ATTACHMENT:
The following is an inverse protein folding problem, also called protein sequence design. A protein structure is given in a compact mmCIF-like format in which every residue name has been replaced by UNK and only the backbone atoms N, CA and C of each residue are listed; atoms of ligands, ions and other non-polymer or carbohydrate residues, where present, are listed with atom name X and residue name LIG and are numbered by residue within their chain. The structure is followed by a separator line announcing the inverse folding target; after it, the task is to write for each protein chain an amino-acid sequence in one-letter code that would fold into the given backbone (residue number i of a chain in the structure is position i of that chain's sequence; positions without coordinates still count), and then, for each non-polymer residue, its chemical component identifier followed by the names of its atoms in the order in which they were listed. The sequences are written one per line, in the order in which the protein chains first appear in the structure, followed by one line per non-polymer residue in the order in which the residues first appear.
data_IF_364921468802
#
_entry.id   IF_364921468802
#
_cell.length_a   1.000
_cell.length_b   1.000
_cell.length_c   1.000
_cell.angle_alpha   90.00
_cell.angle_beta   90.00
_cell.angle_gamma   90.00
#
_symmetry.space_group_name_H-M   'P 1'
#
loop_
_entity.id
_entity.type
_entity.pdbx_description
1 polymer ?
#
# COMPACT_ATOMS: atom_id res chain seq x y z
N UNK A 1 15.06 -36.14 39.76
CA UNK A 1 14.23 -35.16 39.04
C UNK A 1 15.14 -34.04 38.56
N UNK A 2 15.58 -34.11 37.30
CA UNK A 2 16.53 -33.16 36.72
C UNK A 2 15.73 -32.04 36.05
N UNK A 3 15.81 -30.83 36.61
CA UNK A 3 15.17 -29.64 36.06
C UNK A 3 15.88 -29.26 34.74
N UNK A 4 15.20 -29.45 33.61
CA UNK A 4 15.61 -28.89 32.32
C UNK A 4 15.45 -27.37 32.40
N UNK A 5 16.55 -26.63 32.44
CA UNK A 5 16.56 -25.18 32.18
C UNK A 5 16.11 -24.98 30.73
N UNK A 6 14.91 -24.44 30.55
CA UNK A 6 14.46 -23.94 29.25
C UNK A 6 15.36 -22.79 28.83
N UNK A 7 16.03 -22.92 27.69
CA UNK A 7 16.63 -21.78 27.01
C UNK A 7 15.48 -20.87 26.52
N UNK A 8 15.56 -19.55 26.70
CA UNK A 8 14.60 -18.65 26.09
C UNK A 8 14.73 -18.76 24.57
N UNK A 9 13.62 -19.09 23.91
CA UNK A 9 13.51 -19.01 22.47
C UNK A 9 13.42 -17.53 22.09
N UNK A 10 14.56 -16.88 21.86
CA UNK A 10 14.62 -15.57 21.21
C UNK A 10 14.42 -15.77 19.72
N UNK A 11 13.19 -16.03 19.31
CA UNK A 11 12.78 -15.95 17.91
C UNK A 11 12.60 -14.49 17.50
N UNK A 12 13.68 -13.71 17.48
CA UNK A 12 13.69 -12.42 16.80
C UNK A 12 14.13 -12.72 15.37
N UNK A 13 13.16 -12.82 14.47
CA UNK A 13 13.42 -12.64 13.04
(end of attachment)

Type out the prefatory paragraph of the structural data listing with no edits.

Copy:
The following is an inverse protein folding problem, also called protein sequence design. A protein structure is given in a compact mmCIF-like format in which every residue name has been replaced by UNK and only the backbone atoms N, CA and C of each residue are listed; atoms of ligands, ions and other non-polymer or carbohydrate residues, where present, are listed with atom name X and residue name LIG and are numbered by residue within their chain. The structure is followed by a separator line announcing the inverse folding target; after it, the task is to write for each protein chain an amino-acid sequence in one-letter code that would fold into the given backbone (residue number i of a chain in the structure is position i of that chain's sequence; positions without coordinates still count), and then, for each non-polymer residue, its chemical component identifier followed by the names of its atoms in the order in which they were listed. The sequences are written one per line, in the order in which the protein chains first appear in the structure, followed by one line per non-polymer residue in the order in which the residues first appear.